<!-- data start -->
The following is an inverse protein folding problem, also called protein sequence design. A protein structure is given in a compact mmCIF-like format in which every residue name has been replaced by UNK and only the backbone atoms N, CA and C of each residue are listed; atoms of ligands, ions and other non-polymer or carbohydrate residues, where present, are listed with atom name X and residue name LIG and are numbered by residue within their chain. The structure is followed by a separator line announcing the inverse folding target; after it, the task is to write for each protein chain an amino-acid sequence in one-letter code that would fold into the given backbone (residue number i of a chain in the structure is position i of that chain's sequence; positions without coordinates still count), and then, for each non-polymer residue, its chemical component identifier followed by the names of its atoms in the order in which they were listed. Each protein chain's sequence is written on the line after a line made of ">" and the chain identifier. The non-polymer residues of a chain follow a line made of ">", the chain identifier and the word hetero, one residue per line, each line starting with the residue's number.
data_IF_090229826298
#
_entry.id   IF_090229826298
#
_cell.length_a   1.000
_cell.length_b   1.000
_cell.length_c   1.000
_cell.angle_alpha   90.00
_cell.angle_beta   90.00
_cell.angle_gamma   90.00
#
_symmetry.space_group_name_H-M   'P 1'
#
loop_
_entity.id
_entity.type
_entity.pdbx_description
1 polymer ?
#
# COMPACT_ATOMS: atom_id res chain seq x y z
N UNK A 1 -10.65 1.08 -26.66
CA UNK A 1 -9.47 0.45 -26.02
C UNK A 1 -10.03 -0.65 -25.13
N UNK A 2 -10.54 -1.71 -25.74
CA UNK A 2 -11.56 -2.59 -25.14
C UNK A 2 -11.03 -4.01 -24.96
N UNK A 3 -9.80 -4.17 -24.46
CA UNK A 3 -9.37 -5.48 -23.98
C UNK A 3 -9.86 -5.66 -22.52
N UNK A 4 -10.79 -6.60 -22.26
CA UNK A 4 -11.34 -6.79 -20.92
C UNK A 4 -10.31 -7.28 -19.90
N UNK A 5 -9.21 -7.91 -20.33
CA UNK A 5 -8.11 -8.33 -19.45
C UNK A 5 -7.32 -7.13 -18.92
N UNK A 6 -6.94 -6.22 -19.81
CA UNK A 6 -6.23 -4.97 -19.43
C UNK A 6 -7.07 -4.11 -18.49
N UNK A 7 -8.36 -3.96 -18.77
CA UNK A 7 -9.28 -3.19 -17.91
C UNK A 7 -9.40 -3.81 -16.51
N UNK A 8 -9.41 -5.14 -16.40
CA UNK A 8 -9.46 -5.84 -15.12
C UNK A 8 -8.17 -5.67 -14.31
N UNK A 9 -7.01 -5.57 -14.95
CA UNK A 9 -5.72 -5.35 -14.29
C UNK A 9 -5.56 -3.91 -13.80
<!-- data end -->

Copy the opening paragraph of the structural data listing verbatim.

The following is an inverse protein folding problem, also called protein sequence design. A protein structure is given in a compact mmCIF-like format in which every residue name has been replaced by UNK and only the backbone atoms N, CA and C of each residue are listed; atoms of ligands, ions and other non-polymer or carbohydrate residues, where present, are listed with atom name X and residue name LIG and are numbered by residue within their chain. The structure is followed by a separator line announcing the inverse folding target; after it, the task is to write for each protein chain an amino-acid sequence in one-letter code that would fold into the given backbone (residue number i of a chain in the structure is position i of that chain's sequence; positions without coordinates still count), and then, for each non-polymer residue, its chemical component identifier followed by the names of its atoms in the order in which they were listed. Each protein chain's sequence is written on the line after a line made of ">" and the chain identifier. The non-polymer residues of a chain follow a line made of ">", the chain identifier and the word hetero, one residue per line, each line starting with the residue's number.